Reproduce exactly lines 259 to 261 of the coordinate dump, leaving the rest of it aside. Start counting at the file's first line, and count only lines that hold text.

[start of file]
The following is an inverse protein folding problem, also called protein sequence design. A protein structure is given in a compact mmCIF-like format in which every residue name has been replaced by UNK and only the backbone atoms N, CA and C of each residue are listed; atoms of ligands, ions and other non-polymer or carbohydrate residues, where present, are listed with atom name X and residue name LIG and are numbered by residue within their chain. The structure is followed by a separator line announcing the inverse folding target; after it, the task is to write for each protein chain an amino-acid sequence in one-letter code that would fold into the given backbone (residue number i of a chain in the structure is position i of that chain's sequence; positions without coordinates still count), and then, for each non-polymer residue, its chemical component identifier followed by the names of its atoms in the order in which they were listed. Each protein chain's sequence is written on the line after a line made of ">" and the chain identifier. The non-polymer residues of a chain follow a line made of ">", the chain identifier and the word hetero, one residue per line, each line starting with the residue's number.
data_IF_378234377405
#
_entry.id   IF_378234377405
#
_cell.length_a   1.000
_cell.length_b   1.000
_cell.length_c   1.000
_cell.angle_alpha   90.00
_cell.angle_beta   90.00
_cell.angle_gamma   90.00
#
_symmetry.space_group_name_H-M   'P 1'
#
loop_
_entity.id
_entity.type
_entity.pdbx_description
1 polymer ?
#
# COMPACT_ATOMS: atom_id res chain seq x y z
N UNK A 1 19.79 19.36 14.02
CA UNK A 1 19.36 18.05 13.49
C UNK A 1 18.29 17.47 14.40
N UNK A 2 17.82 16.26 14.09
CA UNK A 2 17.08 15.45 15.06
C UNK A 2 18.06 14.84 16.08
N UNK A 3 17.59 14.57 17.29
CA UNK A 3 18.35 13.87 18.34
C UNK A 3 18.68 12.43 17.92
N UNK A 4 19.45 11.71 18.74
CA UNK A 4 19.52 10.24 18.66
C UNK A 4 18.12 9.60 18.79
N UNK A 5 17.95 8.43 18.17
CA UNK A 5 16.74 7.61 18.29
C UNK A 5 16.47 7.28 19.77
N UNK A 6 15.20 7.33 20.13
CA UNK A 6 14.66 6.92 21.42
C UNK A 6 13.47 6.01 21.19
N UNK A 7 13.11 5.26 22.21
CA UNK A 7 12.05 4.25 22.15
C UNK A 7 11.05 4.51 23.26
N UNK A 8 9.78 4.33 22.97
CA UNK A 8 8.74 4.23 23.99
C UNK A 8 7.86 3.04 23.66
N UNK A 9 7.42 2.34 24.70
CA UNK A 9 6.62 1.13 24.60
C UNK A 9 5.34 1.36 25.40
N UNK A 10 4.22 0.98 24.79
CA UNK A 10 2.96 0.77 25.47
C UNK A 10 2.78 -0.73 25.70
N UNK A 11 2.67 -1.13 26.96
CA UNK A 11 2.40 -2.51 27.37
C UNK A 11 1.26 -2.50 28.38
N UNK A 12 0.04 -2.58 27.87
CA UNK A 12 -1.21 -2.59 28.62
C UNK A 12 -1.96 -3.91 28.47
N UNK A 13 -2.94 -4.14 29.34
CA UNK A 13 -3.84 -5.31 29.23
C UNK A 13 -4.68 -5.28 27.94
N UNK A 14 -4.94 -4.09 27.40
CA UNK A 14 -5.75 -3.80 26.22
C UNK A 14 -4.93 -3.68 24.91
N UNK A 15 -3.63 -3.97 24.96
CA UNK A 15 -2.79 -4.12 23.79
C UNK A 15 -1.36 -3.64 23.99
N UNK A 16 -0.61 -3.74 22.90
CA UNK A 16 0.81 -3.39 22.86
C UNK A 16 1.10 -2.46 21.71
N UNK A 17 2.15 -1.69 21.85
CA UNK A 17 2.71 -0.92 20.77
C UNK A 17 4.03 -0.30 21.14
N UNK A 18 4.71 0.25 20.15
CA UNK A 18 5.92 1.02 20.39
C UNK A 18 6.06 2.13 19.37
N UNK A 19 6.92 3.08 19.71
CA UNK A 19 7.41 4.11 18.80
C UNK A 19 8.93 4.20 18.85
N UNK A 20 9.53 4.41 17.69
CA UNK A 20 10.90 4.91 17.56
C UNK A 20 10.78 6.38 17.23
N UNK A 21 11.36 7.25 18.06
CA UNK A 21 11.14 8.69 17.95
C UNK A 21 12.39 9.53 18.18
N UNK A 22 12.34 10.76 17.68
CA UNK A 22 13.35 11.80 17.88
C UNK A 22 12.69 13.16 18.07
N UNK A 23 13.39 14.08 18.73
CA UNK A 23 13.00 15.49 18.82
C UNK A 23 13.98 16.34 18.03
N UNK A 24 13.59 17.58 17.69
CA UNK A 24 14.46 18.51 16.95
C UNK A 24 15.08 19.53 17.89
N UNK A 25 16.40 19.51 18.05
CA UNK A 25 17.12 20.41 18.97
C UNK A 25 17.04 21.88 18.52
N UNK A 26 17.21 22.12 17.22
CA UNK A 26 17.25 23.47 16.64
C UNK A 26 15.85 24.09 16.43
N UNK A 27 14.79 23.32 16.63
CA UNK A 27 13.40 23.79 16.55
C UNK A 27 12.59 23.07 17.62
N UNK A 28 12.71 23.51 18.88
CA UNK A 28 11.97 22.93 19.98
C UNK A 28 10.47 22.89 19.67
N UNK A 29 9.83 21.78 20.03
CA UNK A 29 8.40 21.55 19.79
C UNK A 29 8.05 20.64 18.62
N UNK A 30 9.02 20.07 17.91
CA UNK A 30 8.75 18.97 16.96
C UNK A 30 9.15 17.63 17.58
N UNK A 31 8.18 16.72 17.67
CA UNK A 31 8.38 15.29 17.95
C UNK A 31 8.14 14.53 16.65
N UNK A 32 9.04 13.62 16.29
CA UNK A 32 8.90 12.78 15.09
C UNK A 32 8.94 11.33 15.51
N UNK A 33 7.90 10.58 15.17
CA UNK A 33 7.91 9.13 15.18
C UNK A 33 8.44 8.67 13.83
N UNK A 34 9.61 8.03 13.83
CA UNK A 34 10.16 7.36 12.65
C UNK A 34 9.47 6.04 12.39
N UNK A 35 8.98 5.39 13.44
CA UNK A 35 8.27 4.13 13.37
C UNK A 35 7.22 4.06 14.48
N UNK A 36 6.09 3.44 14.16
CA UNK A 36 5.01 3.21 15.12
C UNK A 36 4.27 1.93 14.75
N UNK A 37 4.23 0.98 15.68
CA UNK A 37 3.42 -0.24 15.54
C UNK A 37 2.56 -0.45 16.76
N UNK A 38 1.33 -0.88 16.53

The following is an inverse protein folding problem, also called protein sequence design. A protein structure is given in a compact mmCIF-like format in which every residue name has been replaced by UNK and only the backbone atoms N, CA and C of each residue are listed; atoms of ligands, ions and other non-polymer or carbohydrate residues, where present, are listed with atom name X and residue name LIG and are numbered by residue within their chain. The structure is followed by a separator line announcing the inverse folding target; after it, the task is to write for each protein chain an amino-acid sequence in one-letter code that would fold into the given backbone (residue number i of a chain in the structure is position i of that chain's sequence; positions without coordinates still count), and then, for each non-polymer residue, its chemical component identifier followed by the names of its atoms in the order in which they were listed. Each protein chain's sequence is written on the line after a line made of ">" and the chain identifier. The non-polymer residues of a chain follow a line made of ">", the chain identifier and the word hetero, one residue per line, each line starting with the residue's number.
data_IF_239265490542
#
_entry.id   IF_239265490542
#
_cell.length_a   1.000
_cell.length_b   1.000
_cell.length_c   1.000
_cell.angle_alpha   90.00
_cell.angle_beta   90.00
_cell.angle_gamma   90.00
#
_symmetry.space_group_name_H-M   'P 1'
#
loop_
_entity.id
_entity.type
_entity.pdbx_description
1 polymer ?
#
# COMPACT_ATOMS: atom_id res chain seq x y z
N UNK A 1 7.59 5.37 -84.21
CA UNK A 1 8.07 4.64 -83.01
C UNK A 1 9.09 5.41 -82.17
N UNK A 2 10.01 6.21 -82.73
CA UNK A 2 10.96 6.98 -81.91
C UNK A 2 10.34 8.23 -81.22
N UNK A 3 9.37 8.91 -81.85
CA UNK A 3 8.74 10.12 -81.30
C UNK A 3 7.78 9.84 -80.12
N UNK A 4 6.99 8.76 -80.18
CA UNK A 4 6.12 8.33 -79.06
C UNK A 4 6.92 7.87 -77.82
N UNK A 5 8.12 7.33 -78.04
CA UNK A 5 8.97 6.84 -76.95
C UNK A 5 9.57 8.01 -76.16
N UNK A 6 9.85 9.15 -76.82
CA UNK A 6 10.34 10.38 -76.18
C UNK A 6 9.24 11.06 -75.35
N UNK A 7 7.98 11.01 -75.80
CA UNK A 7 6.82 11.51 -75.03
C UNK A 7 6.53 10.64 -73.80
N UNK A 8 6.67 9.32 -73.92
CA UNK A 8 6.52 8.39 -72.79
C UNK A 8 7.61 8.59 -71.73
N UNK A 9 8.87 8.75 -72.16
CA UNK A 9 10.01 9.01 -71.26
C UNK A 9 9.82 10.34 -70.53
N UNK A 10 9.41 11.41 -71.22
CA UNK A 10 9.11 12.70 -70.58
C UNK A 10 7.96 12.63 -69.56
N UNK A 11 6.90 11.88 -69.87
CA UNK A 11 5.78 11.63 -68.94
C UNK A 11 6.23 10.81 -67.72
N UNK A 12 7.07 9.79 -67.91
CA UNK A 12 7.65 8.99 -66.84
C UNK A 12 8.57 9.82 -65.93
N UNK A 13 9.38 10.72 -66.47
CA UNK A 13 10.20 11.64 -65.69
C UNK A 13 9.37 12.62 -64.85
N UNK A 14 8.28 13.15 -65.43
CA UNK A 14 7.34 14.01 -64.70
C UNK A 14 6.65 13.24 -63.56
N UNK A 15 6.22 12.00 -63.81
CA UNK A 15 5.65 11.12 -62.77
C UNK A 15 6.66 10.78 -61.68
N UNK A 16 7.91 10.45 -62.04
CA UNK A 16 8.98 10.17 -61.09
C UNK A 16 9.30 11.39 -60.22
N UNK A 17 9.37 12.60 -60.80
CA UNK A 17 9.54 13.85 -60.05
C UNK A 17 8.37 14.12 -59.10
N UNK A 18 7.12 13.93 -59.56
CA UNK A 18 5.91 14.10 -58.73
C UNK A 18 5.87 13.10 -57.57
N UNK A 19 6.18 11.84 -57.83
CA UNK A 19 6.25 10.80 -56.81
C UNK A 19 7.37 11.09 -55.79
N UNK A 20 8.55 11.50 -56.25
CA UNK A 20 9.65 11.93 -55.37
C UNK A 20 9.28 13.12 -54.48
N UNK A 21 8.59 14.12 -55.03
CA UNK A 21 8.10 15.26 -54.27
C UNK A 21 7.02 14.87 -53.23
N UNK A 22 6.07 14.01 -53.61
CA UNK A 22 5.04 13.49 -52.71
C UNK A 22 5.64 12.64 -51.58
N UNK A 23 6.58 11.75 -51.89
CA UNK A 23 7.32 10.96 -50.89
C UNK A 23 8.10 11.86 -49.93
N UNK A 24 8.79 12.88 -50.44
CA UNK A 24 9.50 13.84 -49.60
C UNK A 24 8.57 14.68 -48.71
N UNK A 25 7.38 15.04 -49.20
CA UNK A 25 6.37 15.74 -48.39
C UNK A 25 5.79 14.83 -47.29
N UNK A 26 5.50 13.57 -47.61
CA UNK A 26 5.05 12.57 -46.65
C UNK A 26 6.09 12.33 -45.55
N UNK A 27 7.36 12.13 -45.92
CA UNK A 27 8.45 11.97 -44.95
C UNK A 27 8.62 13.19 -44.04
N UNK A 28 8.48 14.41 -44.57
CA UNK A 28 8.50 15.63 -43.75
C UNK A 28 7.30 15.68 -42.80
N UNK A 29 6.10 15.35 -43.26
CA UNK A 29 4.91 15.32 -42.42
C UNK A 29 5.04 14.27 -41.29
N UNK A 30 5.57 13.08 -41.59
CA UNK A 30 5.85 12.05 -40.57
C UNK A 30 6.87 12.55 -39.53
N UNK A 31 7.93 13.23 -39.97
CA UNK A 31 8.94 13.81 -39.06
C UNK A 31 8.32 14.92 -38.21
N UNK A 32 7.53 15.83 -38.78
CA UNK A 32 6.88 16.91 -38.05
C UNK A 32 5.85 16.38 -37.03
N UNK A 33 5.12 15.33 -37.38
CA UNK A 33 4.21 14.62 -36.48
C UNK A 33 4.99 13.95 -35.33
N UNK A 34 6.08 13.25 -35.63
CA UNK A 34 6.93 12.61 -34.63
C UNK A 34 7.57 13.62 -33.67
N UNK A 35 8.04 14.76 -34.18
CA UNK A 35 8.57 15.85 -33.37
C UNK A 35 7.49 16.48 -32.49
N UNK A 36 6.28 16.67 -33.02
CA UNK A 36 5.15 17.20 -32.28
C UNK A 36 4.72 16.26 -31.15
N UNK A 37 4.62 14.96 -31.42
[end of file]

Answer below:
C UNK A 35 7.49 16.48 -32.49
N UNK A 36 6.28 16.67 -33.02
CA UNK A 36 5.15 17.20 -32.28